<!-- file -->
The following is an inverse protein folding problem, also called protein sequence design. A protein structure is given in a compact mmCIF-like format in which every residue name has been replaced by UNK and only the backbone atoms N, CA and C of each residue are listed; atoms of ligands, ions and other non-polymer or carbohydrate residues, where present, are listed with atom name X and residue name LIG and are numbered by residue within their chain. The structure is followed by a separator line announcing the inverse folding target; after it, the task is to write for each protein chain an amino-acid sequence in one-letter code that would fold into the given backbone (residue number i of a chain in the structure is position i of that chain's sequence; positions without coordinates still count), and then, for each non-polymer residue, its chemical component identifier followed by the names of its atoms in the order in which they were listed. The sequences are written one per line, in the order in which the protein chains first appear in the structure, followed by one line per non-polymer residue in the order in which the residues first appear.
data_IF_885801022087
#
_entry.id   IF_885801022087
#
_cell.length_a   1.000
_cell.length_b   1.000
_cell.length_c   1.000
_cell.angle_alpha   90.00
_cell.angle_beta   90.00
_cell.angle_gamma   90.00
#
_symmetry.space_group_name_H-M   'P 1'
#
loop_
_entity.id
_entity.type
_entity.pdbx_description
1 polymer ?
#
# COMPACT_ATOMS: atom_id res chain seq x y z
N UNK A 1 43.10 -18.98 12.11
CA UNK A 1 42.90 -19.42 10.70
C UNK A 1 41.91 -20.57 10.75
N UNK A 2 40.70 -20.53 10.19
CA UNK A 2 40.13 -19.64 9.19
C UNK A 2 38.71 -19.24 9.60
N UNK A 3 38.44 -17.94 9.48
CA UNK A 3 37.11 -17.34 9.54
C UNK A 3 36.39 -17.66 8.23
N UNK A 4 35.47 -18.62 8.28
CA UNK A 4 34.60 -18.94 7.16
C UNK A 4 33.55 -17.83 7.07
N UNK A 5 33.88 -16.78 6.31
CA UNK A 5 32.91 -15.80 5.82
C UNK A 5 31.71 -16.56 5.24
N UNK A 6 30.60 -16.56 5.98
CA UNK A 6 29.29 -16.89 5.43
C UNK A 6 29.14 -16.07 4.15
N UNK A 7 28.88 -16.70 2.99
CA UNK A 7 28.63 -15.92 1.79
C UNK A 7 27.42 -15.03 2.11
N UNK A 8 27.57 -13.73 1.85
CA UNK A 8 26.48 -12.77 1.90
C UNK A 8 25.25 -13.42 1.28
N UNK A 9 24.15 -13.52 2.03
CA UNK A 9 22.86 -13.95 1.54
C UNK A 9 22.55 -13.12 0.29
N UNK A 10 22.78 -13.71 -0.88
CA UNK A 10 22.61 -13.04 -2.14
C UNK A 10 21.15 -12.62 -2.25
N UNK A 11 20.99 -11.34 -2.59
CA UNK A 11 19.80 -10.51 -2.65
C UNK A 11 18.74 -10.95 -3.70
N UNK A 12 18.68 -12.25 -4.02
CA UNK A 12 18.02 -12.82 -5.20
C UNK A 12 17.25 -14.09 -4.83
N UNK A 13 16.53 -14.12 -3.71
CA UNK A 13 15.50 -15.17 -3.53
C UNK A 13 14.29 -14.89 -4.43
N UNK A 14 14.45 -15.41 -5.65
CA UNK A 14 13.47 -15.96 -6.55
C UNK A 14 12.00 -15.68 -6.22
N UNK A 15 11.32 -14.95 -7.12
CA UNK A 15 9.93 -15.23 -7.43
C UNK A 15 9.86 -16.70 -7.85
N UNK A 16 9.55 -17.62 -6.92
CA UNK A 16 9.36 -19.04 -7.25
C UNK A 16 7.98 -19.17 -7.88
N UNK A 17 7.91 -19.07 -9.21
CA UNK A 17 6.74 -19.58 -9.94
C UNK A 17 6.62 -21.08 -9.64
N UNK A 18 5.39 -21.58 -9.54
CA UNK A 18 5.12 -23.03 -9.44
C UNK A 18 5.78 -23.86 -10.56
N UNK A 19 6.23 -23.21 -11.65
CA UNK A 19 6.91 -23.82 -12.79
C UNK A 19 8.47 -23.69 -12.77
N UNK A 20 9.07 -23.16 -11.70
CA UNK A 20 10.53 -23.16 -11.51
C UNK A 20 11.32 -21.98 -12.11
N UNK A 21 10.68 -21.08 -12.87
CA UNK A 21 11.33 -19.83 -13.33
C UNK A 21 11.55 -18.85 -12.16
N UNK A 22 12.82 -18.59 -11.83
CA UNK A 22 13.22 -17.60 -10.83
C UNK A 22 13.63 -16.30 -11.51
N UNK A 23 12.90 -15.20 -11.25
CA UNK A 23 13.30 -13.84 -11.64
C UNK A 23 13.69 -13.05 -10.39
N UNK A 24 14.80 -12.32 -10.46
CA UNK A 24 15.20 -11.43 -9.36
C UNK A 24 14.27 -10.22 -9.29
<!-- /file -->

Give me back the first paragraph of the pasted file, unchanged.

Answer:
The following is an inverse protein folding problem, also called protein sequence design. A protein structure is given in a compact mmCIF-like format in which every residue name has been replaced by UNK and only the backbone atoms N, CA and C of each residue are listed; atoms of ligands, ions and other non-polymer or carbohydrate residues, where present, are listed with atom name X and residue name LIG and are numbered by residue within their chain. The structure is followed by a separator line announcing the inverse folding target; after it, the task is to write for each protein chain an amino-acid sequence in one-letter code that would fold into the given backbone (residue number i of a chain in the structure is position i of that chain's sequence; positions without coordinates still count), and then, for each non-polymer residue, its chemical component identifier followed by the names of its atoms in the order in which they were listed. The sequences are written one per line, in the order in which the protein chains first appear in the structure, followed by one line per non-polymer residue in the order in which the residues first appear.